According to the Worthington Globe Senator Amy Klobuchar mentioned local broadband success while talking to area residents over the weekend…

Klobuchar praised the efforts of the Southwest Minnesota Broadband Group, which has received federal funding in order to bring fiber optic cables to the area for broadband Internet, telephone and cable television access to local communities. The improved broadband should help the area retain its existing businesses as well as allow for further economic development.

Update on Anoka County Broadband Plan

Last week I attended the Schools, Health & Libraries Broadband Coalition BTOP Summit. As I said last week, it was a great opportunity to hear from folks making policy and see what’s happening, especially with ARRA-funded projects across the country. It was also an opportunity to learn more about Anoka County – as David Minke (from Anoka) and Essam El-Beik (from Zayo) were presenting at the conference.

I captured most of their presentation on video. Most of the presentations from the day were from libraries and schools – folks who seemed unreservedly to want to be part of the local broadband project. Anoka County was a little different. Like other countywide projects, Anoka needs to get support from individual cities as well as the county, which means talking to taxpayers about investment and that can always be a challenge – but I think it helps the project leaders hone the benefits of broadband. (In fact, Lino Lakes was meeting to discuss broadband the night I met the folks from Anoka.)

Update on UMN project at Hmong American Partnership

The University of Minnesota received about $3 million to address broadband adoption in the Twin Cities through improved computer centers and broadband training and internships. One of their partners is the Hmong American Partnership (HAP). We posted some background info on them last November and mentioned their Open House the following month. Since them I haven’t heard much (although because they are urban, not rural I don’t seek out much info) so I was pleased to see an update in the Twin Cities Daily Planet

HAP has implemented employment readiness classes where it teaches participants how to interview for jobs, develop skills and habits to become better employees, life skills and financial literacy. They have found that many people don’t have familiarity with computers, so the updated computer center will provide them opportunities to develop additional skills.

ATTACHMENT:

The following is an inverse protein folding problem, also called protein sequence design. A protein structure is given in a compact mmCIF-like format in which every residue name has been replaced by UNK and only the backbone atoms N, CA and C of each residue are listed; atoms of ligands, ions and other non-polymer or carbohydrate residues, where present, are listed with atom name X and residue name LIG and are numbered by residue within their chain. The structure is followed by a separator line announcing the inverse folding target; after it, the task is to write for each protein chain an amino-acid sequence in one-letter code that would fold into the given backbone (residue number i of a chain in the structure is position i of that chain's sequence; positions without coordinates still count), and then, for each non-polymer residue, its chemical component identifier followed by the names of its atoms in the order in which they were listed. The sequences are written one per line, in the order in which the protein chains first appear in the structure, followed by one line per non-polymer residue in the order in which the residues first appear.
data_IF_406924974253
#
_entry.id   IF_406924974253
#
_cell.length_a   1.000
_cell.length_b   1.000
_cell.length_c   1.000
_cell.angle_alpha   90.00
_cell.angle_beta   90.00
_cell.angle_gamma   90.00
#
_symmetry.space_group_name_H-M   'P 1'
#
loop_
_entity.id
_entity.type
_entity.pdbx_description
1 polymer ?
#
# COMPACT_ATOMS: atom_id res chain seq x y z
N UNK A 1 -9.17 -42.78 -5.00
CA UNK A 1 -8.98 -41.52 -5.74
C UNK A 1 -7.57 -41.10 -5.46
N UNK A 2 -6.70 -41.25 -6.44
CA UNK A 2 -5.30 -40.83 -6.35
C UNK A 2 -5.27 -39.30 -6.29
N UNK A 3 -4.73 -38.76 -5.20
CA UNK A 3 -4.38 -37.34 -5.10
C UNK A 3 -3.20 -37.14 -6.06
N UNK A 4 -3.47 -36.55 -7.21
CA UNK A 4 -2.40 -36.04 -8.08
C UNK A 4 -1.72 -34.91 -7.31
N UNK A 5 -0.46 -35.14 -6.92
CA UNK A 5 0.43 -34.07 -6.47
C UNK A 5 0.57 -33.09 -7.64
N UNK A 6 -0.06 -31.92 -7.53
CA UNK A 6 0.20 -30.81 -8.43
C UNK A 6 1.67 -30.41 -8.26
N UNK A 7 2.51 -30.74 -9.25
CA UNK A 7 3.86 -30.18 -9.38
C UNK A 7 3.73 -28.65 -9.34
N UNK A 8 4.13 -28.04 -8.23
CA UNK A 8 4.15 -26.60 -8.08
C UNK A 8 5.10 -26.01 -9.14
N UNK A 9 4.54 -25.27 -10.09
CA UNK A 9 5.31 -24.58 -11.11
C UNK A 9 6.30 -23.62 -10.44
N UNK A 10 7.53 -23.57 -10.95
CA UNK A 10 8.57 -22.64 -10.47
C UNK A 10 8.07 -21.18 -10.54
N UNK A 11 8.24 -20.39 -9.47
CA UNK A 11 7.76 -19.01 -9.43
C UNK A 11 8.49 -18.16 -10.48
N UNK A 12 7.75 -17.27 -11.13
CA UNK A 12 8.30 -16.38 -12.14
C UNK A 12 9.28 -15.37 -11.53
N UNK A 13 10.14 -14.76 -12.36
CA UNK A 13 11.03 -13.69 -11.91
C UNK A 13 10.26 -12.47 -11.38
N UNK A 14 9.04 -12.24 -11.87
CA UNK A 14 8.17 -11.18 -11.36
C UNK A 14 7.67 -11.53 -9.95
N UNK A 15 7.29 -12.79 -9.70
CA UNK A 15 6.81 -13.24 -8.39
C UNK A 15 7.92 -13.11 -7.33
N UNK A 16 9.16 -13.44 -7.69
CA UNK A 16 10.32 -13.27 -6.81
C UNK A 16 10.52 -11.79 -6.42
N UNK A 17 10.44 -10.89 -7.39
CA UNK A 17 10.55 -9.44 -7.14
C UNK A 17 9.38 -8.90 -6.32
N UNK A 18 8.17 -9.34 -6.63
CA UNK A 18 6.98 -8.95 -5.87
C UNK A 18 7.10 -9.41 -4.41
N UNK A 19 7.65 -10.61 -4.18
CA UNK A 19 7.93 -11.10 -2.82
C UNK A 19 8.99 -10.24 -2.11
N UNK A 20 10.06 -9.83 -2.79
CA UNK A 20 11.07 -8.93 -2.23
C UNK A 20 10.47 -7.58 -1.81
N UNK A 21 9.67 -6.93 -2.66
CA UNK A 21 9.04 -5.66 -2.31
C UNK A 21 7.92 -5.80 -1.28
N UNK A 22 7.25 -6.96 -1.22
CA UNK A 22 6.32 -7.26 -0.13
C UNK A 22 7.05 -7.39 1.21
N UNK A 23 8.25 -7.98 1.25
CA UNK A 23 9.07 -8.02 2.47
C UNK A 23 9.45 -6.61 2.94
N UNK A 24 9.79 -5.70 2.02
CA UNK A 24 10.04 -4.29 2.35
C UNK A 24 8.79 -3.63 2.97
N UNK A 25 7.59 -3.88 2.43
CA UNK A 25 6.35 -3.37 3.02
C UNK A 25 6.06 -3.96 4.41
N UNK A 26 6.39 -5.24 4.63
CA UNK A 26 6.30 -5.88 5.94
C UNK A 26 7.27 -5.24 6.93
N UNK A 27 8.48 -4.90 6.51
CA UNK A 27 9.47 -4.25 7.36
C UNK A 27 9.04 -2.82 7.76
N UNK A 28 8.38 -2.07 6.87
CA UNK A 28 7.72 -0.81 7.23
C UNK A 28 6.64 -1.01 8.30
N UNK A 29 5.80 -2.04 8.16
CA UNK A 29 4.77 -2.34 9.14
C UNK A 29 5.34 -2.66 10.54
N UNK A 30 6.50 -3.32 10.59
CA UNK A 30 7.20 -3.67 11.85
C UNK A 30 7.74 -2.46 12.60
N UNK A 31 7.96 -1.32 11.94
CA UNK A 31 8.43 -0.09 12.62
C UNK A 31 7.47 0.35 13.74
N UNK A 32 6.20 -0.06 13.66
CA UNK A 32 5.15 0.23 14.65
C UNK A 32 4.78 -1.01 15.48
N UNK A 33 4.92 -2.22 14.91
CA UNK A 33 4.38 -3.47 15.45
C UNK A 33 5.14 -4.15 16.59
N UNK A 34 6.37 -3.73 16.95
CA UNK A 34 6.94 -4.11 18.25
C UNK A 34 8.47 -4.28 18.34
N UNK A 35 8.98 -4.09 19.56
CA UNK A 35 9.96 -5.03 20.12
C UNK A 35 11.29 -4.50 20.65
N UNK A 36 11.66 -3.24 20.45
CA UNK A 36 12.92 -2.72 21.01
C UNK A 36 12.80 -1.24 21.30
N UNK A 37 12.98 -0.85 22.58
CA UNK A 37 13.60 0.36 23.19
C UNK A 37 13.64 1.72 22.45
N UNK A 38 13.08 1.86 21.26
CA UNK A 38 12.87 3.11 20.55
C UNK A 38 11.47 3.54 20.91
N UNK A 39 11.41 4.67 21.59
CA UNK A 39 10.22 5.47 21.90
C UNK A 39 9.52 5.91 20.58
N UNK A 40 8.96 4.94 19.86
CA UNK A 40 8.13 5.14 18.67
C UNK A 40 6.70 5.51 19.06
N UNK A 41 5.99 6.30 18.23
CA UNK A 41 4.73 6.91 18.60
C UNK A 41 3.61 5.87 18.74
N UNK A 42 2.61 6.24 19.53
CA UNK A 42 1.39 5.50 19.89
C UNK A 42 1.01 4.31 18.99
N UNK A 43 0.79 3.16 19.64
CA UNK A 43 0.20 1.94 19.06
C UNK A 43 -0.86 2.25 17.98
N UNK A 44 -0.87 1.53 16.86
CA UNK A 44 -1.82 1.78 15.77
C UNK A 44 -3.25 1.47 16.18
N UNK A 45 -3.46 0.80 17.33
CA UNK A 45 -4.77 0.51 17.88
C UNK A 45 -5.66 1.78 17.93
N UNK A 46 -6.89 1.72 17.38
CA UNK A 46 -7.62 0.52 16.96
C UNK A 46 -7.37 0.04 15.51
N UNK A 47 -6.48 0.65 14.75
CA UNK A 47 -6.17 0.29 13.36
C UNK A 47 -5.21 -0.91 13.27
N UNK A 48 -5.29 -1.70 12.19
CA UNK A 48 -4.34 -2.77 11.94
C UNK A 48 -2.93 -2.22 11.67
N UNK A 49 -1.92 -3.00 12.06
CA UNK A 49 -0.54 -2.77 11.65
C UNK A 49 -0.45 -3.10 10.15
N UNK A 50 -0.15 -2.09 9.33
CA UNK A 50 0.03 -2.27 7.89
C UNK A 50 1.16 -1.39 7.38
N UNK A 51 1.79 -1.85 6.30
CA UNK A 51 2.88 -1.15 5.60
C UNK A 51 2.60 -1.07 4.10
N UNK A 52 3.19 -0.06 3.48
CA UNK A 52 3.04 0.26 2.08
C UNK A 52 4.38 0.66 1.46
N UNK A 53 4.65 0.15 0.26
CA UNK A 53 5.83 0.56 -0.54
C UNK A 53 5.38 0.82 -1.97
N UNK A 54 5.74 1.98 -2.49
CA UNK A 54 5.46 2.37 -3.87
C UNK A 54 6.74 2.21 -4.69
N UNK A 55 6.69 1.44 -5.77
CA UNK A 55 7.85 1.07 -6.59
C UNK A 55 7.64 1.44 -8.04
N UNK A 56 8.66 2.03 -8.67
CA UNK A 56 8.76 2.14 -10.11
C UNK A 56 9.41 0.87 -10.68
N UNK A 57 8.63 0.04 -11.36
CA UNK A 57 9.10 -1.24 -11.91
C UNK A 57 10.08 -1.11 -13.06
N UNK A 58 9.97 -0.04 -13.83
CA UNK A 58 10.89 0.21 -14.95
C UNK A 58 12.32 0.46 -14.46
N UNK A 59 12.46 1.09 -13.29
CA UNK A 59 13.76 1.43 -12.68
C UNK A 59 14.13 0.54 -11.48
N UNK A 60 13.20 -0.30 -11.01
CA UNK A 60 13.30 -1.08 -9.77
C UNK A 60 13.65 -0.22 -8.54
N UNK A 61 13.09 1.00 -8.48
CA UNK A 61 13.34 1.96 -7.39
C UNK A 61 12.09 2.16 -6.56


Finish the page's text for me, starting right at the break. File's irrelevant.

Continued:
HAP’s three centers-two in St Paul and one in Minneapolis-provide programs and services such as economic development and housing, employment services, educational training, youth and family services, and elderly services. The computer center is located at HAP’s main location, 1075 Arcade St., St. Paul. The computer center hours there are Monday, 1-3 p.m.; Wednesday, 8:30 a.m.-5 p.m.; Thursday and Friday, 8:30 a.m.-3 p.m.

The BAP, envisioned as a service to bridge the digital divide for under-resourced sections of the Twin Cities, has created computer centers in four federally-designated poverty zones: north Minneapolis, south Minneapolis, southeast Minneapolis, and St. Paul. The community groups in these areas are typically African American, Latino, Native American, Somali, and Hmong.

The BAP is a $3.6M initiative of the University of Minnesota’s Urban Research and Outreach/Engagement Center (UROC) in partnership with the University of Minnesota’s Office of Business Community and Economic Development, and the community-based Minnesota Multicultural Media Consortium ( The initiative established two new computer centers and upgraded nine existing ones